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European, British Central Banks Meet to Weigh Rate Cuts

April 08, 1999|Bloomberg News

The European Central Bank meets today to ponder an interest rate cut for the Continent, but some analysts say the bank might postpone reducing rates to avoid further undermining the struggling euro currency's value.

Of 40 investors, analysts and traders polled by Bloomberg News in Europe, a majority of 22 said the ECB won't cut rates. Of the 18 who expect a cut, most said the benchmark short-term rate will drop to 2.75% from the current 3%.

The ECB is under pressure from companies and governments to lower borrowing costs to boost consumer and corporate spending and counter slowing economic growth in the 11-country euro bloc.

While the ECB acknowledges that growth prospects have clouded, the bank's officials have also expressed concern that a rate cut would lead to a further decline of the common European currency.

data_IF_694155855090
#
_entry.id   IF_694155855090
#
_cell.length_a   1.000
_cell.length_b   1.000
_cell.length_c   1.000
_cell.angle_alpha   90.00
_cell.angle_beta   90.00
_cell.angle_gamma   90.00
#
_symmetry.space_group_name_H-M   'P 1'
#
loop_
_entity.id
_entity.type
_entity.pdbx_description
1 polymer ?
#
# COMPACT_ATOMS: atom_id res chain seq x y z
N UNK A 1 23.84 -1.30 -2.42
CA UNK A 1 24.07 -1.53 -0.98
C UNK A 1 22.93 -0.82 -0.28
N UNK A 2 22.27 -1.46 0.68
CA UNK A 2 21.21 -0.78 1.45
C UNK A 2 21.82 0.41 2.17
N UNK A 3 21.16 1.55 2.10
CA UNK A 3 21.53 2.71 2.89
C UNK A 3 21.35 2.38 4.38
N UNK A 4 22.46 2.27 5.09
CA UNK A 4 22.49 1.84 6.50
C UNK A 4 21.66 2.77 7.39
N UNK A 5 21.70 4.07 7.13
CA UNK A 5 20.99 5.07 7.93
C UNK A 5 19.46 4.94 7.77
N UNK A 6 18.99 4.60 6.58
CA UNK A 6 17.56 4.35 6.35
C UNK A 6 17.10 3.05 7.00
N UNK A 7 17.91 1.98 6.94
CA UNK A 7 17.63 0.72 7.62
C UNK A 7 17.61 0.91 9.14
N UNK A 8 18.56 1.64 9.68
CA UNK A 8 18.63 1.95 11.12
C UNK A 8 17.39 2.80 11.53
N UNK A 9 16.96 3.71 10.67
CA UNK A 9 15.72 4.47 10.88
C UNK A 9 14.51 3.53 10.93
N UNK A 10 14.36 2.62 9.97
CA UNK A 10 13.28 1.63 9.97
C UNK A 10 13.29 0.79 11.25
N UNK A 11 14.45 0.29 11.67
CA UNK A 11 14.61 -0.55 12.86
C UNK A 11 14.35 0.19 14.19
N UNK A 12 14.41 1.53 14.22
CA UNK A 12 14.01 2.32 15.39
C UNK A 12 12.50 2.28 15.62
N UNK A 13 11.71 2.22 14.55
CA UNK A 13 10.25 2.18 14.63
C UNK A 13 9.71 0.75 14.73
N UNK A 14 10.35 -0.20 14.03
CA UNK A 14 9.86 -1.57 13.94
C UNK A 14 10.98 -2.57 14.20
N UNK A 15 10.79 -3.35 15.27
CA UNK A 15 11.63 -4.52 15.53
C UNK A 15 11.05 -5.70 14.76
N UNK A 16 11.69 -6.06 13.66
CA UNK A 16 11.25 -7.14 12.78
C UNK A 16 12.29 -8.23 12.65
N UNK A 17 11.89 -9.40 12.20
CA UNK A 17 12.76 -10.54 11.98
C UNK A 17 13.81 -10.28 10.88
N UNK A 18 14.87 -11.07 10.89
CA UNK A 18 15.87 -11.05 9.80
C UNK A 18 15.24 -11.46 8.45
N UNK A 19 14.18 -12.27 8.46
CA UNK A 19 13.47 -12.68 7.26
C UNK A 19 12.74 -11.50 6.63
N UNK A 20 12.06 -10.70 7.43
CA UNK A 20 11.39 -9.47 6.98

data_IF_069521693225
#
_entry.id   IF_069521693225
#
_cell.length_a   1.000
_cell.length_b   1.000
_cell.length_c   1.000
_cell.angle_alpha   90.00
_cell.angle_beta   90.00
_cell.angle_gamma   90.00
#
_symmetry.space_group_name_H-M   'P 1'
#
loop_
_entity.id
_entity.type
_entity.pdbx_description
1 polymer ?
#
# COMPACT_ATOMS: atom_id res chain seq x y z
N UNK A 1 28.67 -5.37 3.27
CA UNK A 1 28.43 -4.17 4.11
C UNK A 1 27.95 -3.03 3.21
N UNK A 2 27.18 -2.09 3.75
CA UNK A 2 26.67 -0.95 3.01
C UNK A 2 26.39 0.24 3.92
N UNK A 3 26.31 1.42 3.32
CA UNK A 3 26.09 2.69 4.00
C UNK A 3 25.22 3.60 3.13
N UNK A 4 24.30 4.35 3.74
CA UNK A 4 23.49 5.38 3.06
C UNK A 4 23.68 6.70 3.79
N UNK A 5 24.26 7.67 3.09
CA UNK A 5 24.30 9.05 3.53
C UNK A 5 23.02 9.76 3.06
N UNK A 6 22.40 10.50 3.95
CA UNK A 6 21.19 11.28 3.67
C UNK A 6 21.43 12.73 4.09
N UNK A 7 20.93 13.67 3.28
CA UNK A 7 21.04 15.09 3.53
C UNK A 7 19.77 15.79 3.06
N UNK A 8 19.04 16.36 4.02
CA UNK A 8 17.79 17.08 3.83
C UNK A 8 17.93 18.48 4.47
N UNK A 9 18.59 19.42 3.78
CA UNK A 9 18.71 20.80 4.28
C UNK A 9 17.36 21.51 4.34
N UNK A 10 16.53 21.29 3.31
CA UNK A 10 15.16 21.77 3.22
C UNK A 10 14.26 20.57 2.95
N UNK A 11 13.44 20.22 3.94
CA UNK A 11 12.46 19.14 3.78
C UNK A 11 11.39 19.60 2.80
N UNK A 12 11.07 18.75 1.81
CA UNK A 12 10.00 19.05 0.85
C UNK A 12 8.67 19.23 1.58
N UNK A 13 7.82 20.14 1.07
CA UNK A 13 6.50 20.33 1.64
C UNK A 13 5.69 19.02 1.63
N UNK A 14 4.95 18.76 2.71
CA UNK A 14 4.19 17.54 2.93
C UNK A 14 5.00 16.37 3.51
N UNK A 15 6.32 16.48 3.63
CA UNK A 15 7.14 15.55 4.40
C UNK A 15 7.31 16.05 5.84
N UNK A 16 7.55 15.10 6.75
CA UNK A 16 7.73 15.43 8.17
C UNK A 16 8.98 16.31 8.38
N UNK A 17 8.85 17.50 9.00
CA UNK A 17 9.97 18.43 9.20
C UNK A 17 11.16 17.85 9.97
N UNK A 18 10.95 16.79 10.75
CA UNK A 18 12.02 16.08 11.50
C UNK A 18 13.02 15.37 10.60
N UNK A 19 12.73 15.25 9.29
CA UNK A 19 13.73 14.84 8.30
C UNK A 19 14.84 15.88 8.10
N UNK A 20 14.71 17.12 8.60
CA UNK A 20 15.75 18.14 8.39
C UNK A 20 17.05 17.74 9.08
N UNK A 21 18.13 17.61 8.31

"It's a tough call," said Alexander Kockerbeck, an economist at Dresdner Bank. "While the ECB clearly is concerned about the growth outlook, the euro certainly wouldn't like a rate cut."

The euro's value has faded from $1.18 at the start of the year to $1.08 now. Lower rates would make European bonds less appealing, potentially weakening the euro further as money seeks higher-yielding securities elsewhere.

Separately, the Bank of England also meets today, and economists see greater urgency for a cut in U.K. interest rates after Europe's third-biggest economy virtually ground to a halt in the fourth quarter.

Most economists expect the bank to cut its 5.5% benchmark rate.

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